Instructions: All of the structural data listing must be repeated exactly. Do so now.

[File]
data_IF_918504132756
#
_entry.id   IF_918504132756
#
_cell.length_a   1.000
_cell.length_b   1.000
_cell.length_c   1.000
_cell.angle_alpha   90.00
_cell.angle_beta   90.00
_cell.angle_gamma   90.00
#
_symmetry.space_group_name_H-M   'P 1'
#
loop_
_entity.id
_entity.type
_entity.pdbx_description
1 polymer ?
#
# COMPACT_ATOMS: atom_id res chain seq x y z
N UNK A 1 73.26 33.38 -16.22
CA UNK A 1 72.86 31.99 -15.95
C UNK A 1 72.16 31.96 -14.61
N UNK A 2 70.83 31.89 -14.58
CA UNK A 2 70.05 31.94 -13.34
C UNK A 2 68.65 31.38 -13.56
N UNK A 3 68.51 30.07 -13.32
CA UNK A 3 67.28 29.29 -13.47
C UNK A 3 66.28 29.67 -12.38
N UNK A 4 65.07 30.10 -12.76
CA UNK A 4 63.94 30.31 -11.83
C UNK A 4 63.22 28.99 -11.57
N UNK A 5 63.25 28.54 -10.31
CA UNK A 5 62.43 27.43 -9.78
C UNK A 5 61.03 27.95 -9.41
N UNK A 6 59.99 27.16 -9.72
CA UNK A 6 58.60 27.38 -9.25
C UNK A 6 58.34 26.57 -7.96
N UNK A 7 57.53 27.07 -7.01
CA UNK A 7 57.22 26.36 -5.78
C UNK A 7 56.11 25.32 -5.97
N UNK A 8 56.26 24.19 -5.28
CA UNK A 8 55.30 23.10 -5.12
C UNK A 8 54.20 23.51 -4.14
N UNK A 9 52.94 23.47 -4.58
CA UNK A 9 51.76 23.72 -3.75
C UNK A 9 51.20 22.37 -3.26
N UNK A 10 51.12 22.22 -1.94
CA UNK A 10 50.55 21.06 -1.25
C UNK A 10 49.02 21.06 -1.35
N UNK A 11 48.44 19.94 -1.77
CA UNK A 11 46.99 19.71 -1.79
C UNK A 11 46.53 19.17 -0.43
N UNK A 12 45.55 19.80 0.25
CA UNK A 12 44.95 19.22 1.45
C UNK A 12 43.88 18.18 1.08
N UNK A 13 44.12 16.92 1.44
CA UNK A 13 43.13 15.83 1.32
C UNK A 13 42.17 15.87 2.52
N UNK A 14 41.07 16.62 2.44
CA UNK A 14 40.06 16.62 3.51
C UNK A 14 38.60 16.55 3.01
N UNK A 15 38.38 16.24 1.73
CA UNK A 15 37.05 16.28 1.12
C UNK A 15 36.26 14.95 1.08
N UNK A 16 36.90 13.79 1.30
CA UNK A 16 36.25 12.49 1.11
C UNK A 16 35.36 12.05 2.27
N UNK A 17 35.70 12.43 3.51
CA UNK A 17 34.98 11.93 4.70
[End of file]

data_IF_918504132756
#
_entry.id   IF_918504132756
#
_cell.length_a   1.000
_cell.length_b   1.000
_cell.length_c   1.000
_cell.angle_alpha   90.00
_cell.angle_beta   90.00
_cell.angle_gamma   90.00
#
_symmetry.space_group_name_H-M   'P 1'
#
loop_
_entity.id
_entity.type
_entity.pdbx_description
1 polymer ?
#
# COMPACT_ATOMS: atom_id res chain seq x y z
N UNK A 1 73.26 33.38 -16.22
CA UNK A 1 72.86 31.99 -15.95
C UNK A 1 72.16 31.96 -14.61
N UNK A 2 70.83 31.89 -14.58
CA UNK A 2 70.05 31.94 -13.34
C UNK A 2 68.65 31.38 -13.56
N UNK A 3 68.51 30.07 -13.32
CA UNK A 3 67.28 29.29 -13.47
C UNK A 3 66.28 29.67 -12.38
N UNK A 4 65.07 30.10 -12.76
CA UNK A 4 63.94 30.31 -11.83
C UNK A 4 63.22 28.99 -11.57
N UNK A 5 63.25 28.54 -10.31
CA UNK A 5 62.43 27.43 -9.78
C UNK A 5 61.03 27.95 -9.41
N UNK A 6 59.99 27.16 -9.72
CA UNK A 6 58.60 27.38 -9.25
C UNK A 6 58.34 26.57 -7.96
N UNK A 7 57.53 27.07 -7.01
CA UNK A 7 57.22 26.36 -5.78
C UNK A 7 56.11 25.32 -5.97
N UNK A 8 56.26 24.19 -5.28
CA UNK A 8 55.30 23.10 -5.12
C UNK A 8 54.20 23.51 -4.14
N UNK A 9 52.94 23.47 -4.58
CA UNK A 9 51.76 23.72 -3.75
C UNK A 9 51.20 22.37 -3.26
N UNK A 10 51.12 22.22 -1.94
CA UNK A 10 50.55 21.06 -1.25
C UNK A 10 49.02 21.06 -1.35
N UNK A 11 48.44 19.94 -1.77
CA UNK A 11 46.99 19.71 -1.79
C UNK A 11 46.53 19.17 -0.43
N UNK A 12 45.55 19.80 0.25
CA UNK A 12 44.95 19.22 1.45
C UNK A 12 43.88 18.18 1.08
N UNK A 13 44.12 16.92 1.44
CA UNK A 13 43.13 15.83 1.32
C UNK A 13 42.17 15.87 2.52
N UNK A 14 41.07 16.62 2.44
CA UNK A 14 40.06 16.62 3.51
C UNK A 14 38.60 16.55 3.01
N UNK A 15 38.38 16.24 1.73
CA UNK A 15 37.05 16.28 1.12
C UNK A 15 36.26 14.95 1.08
N UNK A 16 36.90 13.79 1.30
CA UNK A 16 36.25 12.49 1.11
C UNK A 16 35.36 12.05 2.27
N UNK A 17 35.70 12.43 3.51
CA UNK A 17 34.98 11.93 4.70